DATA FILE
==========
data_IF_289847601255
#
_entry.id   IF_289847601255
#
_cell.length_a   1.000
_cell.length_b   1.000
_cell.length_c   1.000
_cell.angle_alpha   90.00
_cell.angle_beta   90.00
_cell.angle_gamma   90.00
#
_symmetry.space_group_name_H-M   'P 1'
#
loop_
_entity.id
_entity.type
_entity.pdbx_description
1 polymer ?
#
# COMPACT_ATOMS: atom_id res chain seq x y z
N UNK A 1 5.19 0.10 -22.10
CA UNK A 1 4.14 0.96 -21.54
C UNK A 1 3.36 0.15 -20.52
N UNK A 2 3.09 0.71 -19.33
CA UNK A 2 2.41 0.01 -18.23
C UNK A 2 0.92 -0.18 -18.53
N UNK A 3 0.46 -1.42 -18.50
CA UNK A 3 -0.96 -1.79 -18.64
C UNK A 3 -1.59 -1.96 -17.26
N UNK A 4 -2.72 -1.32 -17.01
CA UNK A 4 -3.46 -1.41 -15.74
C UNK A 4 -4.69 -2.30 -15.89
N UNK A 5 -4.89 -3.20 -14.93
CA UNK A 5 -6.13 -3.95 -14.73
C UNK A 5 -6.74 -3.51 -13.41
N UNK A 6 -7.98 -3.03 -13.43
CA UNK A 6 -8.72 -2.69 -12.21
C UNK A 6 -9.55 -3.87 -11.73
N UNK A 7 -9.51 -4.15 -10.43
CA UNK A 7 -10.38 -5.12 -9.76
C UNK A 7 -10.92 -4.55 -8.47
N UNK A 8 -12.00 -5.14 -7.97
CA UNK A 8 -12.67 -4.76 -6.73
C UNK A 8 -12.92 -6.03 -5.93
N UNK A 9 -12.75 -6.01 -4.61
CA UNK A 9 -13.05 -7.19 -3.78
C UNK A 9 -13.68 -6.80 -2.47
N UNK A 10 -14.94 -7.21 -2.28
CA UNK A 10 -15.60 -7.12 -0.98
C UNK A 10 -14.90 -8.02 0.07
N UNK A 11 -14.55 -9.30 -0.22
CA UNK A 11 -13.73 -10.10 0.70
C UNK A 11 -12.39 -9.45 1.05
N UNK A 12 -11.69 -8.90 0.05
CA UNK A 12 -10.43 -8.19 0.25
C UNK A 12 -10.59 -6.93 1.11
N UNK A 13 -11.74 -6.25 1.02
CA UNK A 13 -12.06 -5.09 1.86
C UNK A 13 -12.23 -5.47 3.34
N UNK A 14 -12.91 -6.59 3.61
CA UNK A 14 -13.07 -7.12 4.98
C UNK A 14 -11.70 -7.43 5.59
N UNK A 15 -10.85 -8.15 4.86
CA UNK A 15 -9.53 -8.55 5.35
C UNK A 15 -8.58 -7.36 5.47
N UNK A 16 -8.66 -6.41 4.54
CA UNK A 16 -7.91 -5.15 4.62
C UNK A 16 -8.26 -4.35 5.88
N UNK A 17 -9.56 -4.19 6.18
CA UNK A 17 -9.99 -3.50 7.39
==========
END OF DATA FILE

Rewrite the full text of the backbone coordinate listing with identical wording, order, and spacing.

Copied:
data_IF_289847601255
#
_entry.id   IF_289847601255
#
_cell.length_a   1.000
_cell.length_b   1.000
_cell.length_c   1.000
_cell.angle_alpha   90.00
_cell.angle_beta   90.00
_cell.angle_gamma   90.00
#
_symmetry.space_group_name_H-M   'P 1'
#
loop_
_entity.id
_entity.type
_entity.pdbx_description
1 polymer ?
#
# COMPACT_ATOMS: atom_id res chain seq x y z
N UNK A 1 5.19 0.10 -22.10
CA UNK A 1 4.14 0.96 -21.54
C UNK A 1 3.36 0.15 -20.52
N UNK A 2 3.09 0.71 -19.33
CA UNK A 2 2.41 0.01 -18.23
C UNK A 2 0.92 -0.18 -18.53
N UNK A 3 0.46 -1.42 -18.50
CA UNK A 3 -0.96 -1.79 -18.64
C UNK A 3 -1.59 -1.96 -17.26
N UNK A 4 -2.72 -1.32 -17.01
CA UNK A 4 -3.46 -1.41 -15.74
C UNK A 4 -4.69 -2.30 -15.89
N UNK A 5 -4.89 -3.20 -14.93
CA UNK A 5 -6.13 -3.95 -14.73
C UNK A 5 -6.74 -3.51 -13.41
N UNK A 6 -7.98 -3.03 -13.43
CA UNK A 6 -8.72 -2.69 -12.21
C UNK A 6 -9.55 -3.87 -11.73
N UNK A 7 -9.51 -4.15 -10.43
CA UNK A 7 -10.38 -5.12 -9.76
C UNK A 7 -10.92 -4.55 -8.47
N UNK A 8 -12.00 -5.14 -7.97
CA UNK A 8 -12.67 -4.76 -6.73
C UNK A 8 -12.92 -6.03 -5.93
N UNK A 9 -12.75 -6.01 -4.61
CA UNK A 9 -13.05 -7.19 -3.78
C UNK A 9 -13.68 -6.80 -2.47
N UNK A 10 -14.94 -7.21 -2.28
CA UNK A 10 -15.60 -7.12 -0.98
C UNK A 10 -14.90 -8.02 0.07
N UNK A 11 -14.55 -9.30 -0.22
CA UNK A 11 -13.73 -10.10 0.70
C UNK A 11 -12.39 -9.45 1.05
N UNK A 12 -11.69 -8.90 0.05
CA UNK A 12 -10.43 -8.19 0.25
C UNK A 12 -10.59 -6.93 1.11
N UNK A 13 -11.74 -6.25 1.02
CA UNK A 13 -12.06 -5.09 1.86
C UNK A 13 -12.23 -5.47 3.34
N UNK A 14 -12.91 -6.59 3.61
CA UNK A 14 -13.07 -7.12 4.98
C UNK A 14 -11.70 -7.43 5.59
N UNK A 15 -10.85 -8.15 4.86
CA UNK A 15 -9.53 -8.55 5.35
C UNK A 15 -8.58 -7.36 5.47
N UNK A 16 -8.66 -6.41 4.54
CA UNK A 16 -7.91 -5.15 4.62
C UNK A 16 -8.26 -4.35 5.88
N UNK A 17 -9.56 -4.19 6.18
CA UNK A 17 -9.99 -3.50 7.39